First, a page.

PHOENIX — "Everything in the Sonoran Desert either sticks, stings, bites or eats meat. There are quite a few things you don't want to touch, and in the dark it's harder to discern between safe and scary," said tour guide Bruce Leadbetter as he geared up to lead a night hike at McDowell Mountain Regional Park in Fountain Hills, northeast of Phoenix.
The cautionary note was not comforting as I headed into the vastness of the desert after dark with a dozen other hikers. Nothing but the moon illuminated the shapes and shadows of barren trees, wiry plants and cacti. But then, like a sign from above, the pitch black was ablaze with streams of white lights as meteoroids shot through the sky for what seemed like minutes. The natural fireworks were a prelude to several hours of darkness on a hike that mixed the mystical beauty of the desert at night with the humorous warnings from our guide, a former Marine and co-owner of a company called 360 Adventures.
For example: "If you get lost, look for barrel cactus; they tend to always lean south." But don't get too close. Pointing at a "jumping cactus" (also known as the cholla cactus) that looks like the love child of a cactus and a pine tree, Leadbetter warned that the sharp needles will pierce your skin if you even slightly brush against them.
For the most part, though, exploring the Sonoran on that moonlit night was an almost solemn experience, a stark contrast to the heat and blue skies of a daytime trip. In the evening, the sinking sun beams a fiery light over the mustard-red buttes, spires and mesas, and you gradually adjust to the calm of the cool air and dark and quiet landscape with dilated pupils and a heightened awareness. Depending on the time of year, lizards, toads and other nocturnal creatures may be spotted.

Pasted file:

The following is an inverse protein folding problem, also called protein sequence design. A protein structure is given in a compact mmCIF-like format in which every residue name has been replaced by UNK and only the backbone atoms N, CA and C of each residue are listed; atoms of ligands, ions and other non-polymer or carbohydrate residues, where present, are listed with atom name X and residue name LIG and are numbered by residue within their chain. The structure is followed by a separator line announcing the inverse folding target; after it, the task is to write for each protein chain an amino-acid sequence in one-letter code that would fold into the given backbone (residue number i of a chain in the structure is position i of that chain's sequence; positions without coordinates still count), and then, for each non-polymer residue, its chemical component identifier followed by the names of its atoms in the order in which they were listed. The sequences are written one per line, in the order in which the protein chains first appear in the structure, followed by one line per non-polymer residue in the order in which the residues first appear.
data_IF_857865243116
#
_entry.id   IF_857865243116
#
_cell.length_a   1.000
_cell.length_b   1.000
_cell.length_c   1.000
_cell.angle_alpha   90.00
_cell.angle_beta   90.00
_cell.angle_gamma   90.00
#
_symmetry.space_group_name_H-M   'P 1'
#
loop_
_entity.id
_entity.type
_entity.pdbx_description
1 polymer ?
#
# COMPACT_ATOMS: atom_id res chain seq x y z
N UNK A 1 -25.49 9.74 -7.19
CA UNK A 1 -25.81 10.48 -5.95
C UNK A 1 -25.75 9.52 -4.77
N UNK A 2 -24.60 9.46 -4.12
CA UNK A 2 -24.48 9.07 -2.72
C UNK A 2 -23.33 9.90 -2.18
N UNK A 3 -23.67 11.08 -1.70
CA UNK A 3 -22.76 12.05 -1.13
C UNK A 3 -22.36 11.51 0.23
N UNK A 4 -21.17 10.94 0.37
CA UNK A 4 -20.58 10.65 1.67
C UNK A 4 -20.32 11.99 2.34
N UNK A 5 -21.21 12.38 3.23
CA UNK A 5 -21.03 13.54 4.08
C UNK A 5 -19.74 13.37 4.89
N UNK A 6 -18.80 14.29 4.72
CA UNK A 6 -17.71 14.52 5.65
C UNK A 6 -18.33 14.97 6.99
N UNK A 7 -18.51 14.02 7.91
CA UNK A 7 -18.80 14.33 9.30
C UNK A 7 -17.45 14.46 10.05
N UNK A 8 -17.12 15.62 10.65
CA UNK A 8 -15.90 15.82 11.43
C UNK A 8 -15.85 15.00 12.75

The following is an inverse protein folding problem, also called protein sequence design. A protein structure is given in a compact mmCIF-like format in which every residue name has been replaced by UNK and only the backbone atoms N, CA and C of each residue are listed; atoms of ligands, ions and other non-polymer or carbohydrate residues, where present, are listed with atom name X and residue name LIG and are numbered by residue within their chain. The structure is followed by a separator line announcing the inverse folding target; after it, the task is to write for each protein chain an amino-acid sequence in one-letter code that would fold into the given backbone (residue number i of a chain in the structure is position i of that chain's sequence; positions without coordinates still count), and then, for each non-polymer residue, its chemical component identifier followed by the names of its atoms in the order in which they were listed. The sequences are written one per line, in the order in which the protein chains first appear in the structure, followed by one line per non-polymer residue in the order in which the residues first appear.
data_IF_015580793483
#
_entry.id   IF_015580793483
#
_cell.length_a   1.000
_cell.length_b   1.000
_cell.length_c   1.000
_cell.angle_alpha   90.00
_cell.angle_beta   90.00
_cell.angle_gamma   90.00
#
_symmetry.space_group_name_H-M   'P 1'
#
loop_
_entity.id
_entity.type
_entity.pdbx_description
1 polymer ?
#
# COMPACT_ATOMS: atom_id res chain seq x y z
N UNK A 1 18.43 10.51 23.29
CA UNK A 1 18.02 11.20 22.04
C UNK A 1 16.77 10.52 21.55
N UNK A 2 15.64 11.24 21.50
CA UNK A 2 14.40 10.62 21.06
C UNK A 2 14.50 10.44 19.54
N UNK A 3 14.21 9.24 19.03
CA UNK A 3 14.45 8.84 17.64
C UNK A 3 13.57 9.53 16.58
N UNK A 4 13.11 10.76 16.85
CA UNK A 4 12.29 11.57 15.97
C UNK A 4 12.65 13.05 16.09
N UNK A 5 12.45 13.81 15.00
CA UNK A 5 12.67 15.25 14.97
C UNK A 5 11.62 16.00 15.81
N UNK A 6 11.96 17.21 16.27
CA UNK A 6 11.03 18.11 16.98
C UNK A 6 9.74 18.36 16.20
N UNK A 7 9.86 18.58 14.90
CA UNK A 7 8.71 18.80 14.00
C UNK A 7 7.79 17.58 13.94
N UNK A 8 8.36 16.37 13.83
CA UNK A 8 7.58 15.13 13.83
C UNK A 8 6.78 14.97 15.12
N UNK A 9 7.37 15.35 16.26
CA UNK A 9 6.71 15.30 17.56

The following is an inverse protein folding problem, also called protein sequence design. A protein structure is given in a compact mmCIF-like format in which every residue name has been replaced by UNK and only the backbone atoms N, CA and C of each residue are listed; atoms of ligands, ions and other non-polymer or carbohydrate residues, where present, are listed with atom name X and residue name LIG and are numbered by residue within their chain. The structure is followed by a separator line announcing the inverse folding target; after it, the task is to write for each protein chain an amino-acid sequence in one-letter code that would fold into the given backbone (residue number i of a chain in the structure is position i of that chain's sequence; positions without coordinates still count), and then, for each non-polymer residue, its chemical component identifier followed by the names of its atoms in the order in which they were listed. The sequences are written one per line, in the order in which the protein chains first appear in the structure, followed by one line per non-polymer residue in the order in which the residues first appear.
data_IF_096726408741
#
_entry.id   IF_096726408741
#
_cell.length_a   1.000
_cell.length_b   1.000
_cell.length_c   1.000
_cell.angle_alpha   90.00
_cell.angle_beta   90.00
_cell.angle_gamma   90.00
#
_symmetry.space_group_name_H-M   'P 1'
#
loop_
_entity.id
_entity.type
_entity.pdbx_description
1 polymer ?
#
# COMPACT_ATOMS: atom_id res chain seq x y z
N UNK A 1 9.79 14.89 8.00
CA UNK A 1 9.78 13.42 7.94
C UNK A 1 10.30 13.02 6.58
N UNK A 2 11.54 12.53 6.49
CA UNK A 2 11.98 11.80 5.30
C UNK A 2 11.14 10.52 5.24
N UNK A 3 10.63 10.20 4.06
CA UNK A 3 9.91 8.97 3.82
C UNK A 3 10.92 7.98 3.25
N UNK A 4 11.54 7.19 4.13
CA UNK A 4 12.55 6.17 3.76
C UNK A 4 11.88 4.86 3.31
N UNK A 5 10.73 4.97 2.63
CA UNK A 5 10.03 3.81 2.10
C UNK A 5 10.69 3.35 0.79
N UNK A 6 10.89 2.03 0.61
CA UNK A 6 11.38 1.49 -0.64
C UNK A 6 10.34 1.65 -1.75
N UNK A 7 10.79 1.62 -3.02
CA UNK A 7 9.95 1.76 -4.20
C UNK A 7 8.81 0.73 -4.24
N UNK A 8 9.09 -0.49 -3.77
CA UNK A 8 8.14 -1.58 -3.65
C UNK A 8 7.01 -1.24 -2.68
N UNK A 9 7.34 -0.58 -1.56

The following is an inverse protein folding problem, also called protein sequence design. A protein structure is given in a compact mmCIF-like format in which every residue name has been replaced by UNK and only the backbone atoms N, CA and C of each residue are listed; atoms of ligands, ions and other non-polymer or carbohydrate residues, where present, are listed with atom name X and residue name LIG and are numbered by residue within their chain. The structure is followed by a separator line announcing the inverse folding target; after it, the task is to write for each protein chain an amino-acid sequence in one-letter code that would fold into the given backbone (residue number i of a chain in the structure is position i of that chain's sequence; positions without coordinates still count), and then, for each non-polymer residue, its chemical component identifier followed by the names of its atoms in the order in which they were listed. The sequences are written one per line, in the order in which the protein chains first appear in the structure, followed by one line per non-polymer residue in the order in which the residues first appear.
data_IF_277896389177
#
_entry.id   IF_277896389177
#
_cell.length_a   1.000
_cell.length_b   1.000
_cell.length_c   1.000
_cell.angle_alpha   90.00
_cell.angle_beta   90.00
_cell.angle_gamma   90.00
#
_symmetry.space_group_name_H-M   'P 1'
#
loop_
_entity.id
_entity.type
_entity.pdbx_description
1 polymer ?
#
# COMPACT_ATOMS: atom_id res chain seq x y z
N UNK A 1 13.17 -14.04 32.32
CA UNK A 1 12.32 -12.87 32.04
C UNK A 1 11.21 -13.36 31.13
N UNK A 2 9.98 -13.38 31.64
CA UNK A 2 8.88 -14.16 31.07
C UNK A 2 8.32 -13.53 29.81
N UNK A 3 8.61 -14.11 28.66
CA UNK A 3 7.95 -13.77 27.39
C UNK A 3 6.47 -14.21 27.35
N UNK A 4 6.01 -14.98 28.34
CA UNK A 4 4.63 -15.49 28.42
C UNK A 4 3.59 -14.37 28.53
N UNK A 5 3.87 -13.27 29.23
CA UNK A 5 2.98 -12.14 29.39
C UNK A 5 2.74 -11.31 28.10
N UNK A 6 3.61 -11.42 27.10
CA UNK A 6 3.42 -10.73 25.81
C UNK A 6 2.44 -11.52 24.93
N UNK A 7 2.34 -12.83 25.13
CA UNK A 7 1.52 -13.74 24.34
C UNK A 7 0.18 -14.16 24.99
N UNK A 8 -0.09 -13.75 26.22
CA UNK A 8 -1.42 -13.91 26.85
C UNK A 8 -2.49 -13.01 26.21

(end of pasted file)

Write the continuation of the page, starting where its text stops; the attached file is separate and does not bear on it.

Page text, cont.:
In addition to privately arranged expeditions like the one offered by 360 Adventures, McDowell Mountain Regional Park offers public monthly moonlit tours with an interpretive ranger for $6 per car. Other ways of exploring the desert include hot-air balloon rides from Hot Air Expeditions and Jeep tours with Arizona Territorial Adventures. The nighttime treks from 360 Adventures are arranged year-round on request, $200 for the first person, $80 for each additional person.
Then there are the local culinary adventures. Hole-in-the-Wall is a Phoenix smokehouse with a great view that offers barbecue fare grilled on its vintage outdoor smoker and barbecue pit. A backyard feast for two is $23 a person.
In Phoenix's Roosevelt Row neighborhood, try Barrio Cafe, decorated with Day of the Dead artwork. Its exceptional Mexican fare by award-winning chef Silvana Salcido Esparza includes shrimp tacos and sweet potato mash; menu prices range $10 to $26.
For a fun if kitschy Western atmosphere, Greasewood Flat, a onetime stagecoach stop in Scottsdale from the 1880s, hosts country music nights with live bands on weekends with line dancing in the outdoor eating area, under $10. Also in Scottsdale, the Mission offers good martinis and mojitos, plus Latin cuisine.